The American legal system has long treated poor or minority families differently than White families, said Vivek Sankaran, a law professor at the University of Michigan who has studied termination of parental rights cases. But while some states track those cases by race, few, if any, track them by immigration status, Sankaran said. And the cases aren’t public.
“It’s really hard to figure out how common this is,” he said.
DCF did not provide data on how often immigrant families are stripped of their children in Florida, and the department did not respond to requests for comment on Pascual’s case.
By the time Lucia spotted Marcos in Guatemala, she and her husband had gone six months without speaking to Pascual. Now they had no idea where Pascual was or who was caring for him.
Eventually, they were put in touch with Sylvia Rodriguez, a volunteer for Every Last One, a U.S.-based nonprofit created to reunite separated families and help them recover from trauma.
Rodriguez discovered that Pascual, who’d turned 9, had been placed with a foster mother. And she discovered something else: Federico and Lucia were weeks away from losing him for good.
‘That’s my mom’
It was Christmas afternoon and the house in Kissimmee was full of noise. New toys covered the tile floor as a movie played on TV. Wearing a red and white Santa hat, Pascual flitted between the dancing robot he had unwrapped that morning and a remote-controlled monster truck.
“Pascual,” Galo said, handing him a cellphone. “You have one more present.”
On the screen were a man in work jeans and a woman in an Indigenous skirt. Millie asked Pascual who the woman was.
“That’s my mom,” he said and began to cry.
In the two months since Galo and Millie had taken over as foster parents from the woman he was originally placed with, the couple had watched the boy become a different child. He had arrived shy and sad. But with every meal, every trip to the beach or Chuck E. Cheese, every hour spent exploring the backyard with his foster brothers — small, medium and large, Millie liked to joke — Pascual had thrived.
He had also opened up. Galo told the boy about his own journey from Ecuador to the United States nearly 20 years earlier, when he had crossed the border and spent a week alone in the desert before making his way to safety and, eventually, legal status.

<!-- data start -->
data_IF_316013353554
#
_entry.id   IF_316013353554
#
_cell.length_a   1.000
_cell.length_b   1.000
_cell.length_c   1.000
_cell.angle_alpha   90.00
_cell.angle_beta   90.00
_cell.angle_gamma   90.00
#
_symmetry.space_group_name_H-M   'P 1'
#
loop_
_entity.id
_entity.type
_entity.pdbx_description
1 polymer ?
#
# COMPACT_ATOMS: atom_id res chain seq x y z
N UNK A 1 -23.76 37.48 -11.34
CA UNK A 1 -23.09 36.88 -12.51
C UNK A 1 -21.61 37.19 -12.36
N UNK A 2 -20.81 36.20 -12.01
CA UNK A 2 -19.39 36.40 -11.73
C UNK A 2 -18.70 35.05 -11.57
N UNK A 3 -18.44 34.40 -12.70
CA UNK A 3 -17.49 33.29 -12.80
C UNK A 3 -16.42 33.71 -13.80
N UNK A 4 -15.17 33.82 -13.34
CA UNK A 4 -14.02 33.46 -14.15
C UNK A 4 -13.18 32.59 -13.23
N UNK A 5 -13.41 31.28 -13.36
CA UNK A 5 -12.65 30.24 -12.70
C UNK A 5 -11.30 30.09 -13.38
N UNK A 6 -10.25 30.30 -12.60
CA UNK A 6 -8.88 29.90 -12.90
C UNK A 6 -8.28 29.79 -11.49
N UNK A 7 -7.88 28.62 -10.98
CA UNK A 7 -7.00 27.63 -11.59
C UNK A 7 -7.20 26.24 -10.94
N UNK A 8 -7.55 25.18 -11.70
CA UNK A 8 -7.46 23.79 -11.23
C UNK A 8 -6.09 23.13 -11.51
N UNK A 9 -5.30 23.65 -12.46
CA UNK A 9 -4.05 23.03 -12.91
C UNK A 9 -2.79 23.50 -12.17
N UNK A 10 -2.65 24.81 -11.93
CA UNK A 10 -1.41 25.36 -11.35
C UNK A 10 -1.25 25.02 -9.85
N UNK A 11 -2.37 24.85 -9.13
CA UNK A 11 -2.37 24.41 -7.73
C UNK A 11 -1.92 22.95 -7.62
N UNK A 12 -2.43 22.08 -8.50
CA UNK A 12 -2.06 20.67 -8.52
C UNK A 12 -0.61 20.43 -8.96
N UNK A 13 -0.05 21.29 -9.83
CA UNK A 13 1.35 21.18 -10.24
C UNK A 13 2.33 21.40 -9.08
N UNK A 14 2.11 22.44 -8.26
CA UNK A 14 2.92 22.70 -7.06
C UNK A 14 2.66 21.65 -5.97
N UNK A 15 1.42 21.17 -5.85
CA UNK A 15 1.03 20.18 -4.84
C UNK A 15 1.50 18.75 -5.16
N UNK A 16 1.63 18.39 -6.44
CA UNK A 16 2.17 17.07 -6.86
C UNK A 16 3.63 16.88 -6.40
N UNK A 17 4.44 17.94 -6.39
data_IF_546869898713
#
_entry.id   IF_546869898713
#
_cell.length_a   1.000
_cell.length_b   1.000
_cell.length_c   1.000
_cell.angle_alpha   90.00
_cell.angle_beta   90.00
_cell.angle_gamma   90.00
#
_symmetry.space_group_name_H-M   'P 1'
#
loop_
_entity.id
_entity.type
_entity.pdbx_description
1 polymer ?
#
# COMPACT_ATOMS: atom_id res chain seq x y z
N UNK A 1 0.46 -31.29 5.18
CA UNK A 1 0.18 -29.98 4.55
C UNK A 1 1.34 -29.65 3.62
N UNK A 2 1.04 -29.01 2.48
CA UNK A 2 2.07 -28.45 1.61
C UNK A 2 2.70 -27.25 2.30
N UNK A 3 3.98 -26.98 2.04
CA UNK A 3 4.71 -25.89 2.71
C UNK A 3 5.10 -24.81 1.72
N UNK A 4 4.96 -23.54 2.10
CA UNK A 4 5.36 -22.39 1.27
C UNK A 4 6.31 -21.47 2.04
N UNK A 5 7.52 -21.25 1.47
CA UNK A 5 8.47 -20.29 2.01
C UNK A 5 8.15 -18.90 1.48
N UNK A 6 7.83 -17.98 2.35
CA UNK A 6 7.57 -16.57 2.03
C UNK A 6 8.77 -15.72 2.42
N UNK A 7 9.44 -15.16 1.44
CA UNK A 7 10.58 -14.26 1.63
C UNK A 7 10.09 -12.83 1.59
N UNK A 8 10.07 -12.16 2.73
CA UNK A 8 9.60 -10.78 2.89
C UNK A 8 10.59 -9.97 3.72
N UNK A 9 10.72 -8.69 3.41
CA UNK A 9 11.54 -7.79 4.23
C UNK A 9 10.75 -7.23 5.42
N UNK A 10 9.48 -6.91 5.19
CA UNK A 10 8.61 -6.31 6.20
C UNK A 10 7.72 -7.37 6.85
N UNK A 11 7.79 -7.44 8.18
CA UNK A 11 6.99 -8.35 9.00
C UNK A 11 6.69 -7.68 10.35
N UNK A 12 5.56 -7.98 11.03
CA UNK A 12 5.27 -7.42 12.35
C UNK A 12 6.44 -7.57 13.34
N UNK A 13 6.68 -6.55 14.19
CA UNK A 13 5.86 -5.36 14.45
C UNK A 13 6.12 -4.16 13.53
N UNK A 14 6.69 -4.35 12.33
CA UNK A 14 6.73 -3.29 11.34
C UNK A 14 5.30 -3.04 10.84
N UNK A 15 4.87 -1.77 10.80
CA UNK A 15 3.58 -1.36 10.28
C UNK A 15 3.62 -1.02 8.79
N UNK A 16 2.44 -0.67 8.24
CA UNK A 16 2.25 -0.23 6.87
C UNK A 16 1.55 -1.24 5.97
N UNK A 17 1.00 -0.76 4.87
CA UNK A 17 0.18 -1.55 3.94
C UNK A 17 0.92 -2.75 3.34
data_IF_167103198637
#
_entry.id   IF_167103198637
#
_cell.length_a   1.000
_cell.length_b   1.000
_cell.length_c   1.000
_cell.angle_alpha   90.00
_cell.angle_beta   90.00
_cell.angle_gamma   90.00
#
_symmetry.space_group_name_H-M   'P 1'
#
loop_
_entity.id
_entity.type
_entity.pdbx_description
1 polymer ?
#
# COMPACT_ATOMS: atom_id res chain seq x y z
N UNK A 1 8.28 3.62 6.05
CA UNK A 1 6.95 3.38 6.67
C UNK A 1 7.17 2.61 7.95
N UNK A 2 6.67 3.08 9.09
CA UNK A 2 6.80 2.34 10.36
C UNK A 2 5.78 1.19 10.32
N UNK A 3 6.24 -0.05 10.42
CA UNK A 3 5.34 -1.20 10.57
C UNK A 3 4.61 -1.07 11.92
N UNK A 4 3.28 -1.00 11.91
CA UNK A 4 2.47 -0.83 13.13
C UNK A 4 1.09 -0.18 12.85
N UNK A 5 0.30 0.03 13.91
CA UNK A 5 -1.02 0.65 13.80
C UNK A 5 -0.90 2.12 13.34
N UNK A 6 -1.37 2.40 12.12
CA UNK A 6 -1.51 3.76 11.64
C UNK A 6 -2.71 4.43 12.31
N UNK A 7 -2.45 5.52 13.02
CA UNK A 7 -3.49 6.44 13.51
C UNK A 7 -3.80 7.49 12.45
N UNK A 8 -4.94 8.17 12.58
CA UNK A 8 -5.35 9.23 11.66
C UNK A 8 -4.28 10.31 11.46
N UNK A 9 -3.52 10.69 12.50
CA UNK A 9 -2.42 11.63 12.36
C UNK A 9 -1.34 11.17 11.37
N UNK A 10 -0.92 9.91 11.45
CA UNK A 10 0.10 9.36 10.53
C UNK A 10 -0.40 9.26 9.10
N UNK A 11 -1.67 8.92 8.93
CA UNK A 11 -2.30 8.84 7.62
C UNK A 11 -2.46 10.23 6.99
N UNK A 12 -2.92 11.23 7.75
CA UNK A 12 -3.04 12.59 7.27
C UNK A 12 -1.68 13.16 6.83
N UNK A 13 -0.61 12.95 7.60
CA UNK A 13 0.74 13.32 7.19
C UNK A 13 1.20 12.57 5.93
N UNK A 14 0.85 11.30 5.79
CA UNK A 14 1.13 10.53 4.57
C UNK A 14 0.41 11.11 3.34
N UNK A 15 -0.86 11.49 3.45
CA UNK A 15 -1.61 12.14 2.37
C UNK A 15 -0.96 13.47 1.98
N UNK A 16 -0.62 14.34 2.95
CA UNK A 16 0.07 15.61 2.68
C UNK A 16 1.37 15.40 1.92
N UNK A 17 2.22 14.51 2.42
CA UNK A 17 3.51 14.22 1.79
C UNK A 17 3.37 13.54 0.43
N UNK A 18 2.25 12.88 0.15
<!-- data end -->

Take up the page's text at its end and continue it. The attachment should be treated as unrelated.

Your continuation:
Slowly, Pascual shared his story. His parents hadn’t sold or abandoned him, he told Galo. They were trying to get him back.
During the Christmas phone call, which had been set up by Rodriguez, Galo paid close attention to their interaction with their son.
“Within the first 30 seconds I knew the parents were suffering,” he said.
Lucia wept as she asked Pascual in their native language of Q’anjob’al if he was eating enough. Pascual understood what she was saying, but replied in English that Millie had made him pancakes, bacon and eggs that morning. Then he showed his brother and sister his bunk bed and Teenage Mutant Ninja Turtles blanket.
With each subsequent call, Galo and Millie felt more resolved to send him back.
The social workers argued that Pascual would have a better life in Florida, but Millie disagreed. “I don’t care about a better life,” she said. “Money is not a replacement for anybody. He doesn’t care if he eats again tortillas and frijoles. He wants to go home.”
In January, Galo called into a court hearing from a construction site to say that he thought Pascual should be with his parents. In early February, after traveling four hours to the nearest town with Internet, Lucia and Federico were finally able to tell the court the same.
“What we want, of course, is for our child to come back,” Federico said through a translator.
Lucia promised to send Pascual to school, adding that the family had saved money to pick him up in the capital.
“Is my son going to be sent back to us?” she asked. “Because I need to be with my son.”
But the judge seemed unmoved.
“The court continues the child in the care of the department and finds that conditions for return to neither parent have been met,” said Ninth Judicial Circuit Court Magistrate Kathryn E. Durnell.
A few weeks later, everything changed.
Amy Cohen, Every Last One’s executive director, had reached the head of Embrace Families, a child welfare provider overseeing the nonprofit managing Pascual’s case. The boy’s parents were eager and able to take him back, she said, so why was the state about to separate them forever?